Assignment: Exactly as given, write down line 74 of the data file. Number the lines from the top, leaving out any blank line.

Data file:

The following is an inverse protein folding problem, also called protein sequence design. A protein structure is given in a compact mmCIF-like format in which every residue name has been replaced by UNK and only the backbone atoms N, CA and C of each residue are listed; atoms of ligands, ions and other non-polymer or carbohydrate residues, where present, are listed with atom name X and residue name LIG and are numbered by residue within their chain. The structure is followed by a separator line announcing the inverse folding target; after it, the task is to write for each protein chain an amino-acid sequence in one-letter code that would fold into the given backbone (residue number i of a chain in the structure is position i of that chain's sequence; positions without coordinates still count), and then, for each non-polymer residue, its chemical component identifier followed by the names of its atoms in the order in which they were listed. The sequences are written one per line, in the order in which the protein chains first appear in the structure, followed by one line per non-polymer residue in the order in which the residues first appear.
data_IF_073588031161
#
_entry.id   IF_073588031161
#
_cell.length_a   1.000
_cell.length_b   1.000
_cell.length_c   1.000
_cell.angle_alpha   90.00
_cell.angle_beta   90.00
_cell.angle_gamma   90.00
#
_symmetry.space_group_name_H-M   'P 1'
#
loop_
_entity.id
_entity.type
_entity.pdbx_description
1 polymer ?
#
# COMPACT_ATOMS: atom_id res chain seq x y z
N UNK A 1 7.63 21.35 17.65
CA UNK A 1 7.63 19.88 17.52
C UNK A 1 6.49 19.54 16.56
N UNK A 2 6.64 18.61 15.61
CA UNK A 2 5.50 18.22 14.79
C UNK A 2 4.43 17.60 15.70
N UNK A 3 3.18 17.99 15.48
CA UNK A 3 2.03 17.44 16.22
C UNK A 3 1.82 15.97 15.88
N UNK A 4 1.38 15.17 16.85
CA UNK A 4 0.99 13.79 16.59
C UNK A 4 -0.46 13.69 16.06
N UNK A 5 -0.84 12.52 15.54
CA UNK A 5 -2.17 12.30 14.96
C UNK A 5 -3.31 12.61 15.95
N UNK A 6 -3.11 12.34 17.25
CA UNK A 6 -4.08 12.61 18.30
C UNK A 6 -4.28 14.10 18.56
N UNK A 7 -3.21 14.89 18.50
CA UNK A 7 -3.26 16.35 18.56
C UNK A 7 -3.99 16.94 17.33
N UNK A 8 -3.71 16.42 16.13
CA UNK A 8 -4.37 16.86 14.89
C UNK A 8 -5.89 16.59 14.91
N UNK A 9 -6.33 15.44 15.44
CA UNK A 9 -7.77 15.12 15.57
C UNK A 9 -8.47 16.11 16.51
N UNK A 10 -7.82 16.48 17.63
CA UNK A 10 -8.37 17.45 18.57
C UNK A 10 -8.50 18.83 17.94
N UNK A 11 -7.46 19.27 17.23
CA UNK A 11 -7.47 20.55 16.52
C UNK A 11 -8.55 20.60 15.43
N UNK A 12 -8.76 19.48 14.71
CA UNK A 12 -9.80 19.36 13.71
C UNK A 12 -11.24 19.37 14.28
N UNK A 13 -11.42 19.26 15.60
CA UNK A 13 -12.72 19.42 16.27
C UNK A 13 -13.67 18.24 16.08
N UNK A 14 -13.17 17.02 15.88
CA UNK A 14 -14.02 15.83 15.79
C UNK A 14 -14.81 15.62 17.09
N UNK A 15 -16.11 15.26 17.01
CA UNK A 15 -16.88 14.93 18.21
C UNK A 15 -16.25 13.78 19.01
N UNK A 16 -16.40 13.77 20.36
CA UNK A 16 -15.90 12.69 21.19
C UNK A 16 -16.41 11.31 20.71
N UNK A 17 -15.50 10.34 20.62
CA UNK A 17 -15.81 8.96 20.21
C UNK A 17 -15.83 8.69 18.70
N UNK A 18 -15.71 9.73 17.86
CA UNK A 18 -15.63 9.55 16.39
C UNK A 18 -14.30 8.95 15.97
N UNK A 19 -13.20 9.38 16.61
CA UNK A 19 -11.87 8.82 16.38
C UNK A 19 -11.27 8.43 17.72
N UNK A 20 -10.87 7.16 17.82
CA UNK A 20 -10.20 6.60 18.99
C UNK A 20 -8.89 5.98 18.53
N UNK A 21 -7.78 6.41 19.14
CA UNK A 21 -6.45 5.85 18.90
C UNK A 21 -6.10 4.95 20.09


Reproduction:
CA UNK A 18 -15.63 9.55 16.39